Reform and directly fund childcare
Measures will boost funding and create providers that put families before profits.
Childcare is not only underfunded but provision is broken. In recent years large and increasingly international chains have moved into the sector while many state childcare and Sure Start centres have been closed, sold off or privatised. Social assets are being turned into financial assets.
- Parents should not be expected to act as sovereign consumers, using their childcare vouchers and benefit payments to select the optimal way to organise childcare. So, as a first step, providers should be funded directly to deliver free or affordable childcare with a fee cap, which will necessarily require a higher level of government funding. Investment in childcare is key as an effective mechanism to address social inequality, improve life chances, prevent future harm and increase opportunities for parents and carers (particularly women) to take and/or maintain employment; it will pay for itself over the medium to long term.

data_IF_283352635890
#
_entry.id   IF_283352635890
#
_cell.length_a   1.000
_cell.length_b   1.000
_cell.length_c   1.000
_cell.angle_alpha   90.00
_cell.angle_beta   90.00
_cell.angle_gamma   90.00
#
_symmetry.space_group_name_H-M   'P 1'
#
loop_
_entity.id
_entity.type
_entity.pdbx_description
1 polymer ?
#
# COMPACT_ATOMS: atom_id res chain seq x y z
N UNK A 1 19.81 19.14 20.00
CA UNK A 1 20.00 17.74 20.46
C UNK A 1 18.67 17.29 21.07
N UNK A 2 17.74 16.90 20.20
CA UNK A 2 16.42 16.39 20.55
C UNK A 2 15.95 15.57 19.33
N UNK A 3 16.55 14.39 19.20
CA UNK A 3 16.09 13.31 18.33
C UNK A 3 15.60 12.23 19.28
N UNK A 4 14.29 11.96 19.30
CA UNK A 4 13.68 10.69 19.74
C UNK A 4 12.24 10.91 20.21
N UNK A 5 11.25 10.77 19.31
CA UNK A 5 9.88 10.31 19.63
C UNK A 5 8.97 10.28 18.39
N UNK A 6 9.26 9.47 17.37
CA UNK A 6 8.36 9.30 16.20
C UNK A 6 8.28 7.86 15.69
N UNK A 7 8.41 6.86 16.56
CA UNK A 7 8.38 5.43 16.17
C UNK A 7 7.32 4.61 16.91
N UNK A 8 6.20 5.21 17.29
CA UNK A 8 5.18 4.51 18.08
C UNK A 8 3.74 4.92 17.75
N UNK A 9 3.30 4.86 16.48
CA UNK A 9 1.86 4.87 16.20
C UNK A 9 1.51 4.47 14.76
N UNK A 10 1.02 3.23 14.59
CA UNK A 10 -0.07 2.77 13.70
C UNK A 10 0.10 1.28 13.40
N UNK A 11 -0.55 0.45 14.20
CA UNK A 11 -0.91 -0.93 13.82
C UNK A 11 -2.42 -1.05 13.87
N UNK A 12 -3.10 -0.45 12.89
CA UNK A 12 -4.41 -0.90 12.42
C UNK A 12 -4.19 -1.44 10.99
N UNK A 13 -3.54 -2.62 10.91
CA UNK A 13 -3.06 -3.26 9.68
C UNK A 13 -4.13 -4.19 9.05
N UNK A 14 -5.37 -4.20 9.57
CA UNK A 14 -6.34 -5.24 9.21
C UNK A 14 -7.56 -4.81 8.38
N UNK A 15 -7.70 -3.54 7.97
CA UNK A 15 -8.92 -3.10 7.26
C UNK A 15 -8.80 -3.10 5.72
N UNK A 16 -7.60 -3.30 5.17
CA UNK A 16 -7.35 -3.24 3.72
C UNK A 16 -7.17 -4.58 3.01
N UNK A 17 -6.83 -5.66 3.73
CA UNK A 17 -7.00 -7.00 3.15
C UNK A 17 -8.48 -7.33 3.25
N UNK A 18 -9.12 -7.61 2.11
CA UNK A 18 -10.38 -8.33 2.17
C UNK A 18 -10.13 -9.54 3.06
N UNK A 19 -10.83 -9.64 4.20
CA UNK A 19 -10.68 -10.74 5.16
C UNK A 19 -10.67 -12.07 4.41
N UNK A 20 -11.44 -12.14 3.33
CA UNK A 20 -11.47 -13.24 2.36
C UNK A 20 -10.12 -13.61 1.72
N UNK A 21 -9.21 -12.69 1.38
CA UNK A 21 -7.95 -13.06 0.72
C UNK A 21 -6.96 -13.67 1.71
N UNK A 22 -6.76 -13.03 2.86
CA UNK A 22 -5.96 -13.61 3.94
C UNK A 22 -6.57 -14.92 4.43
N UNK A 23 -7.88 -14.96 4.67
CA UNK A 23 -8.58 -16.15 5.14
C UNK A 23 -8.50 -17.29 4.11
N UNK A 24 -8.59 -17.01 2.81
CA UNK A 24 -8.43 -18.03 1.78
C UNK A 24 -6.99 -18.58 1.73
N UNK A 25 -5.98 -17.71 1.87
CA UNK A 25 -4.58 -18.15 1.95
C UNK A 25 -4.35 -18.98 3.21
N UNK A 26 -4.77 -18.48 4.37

- Direct funding at a higher level should be provided on the condition that providers meet a level of service and model of operation and governance set out in a ‘childcare charter’. This would include measures to support more democracy and transparency, with parents and childcare workers serving on elected boards and all staff being paid the real living wage. This will increase local engagement and help reduce the risk that future policymakers might withdraw funding or reopen services to the market.
- The sale of public nurseries on the open market would be frozen and, as with firms providing adult social care, staff and parents involved in businesses in transition or for sale would have a right to buy, with incentives and support offered by the Cooperative Development Agency to transform providers into multi-stakeholder cooperatives. This could include the underlying assets remaining state owned to reduce the risk of their future leveraging or further marketisation.
Tags Active state
- Childcare reform. New Economics Foundation (forthcoming)
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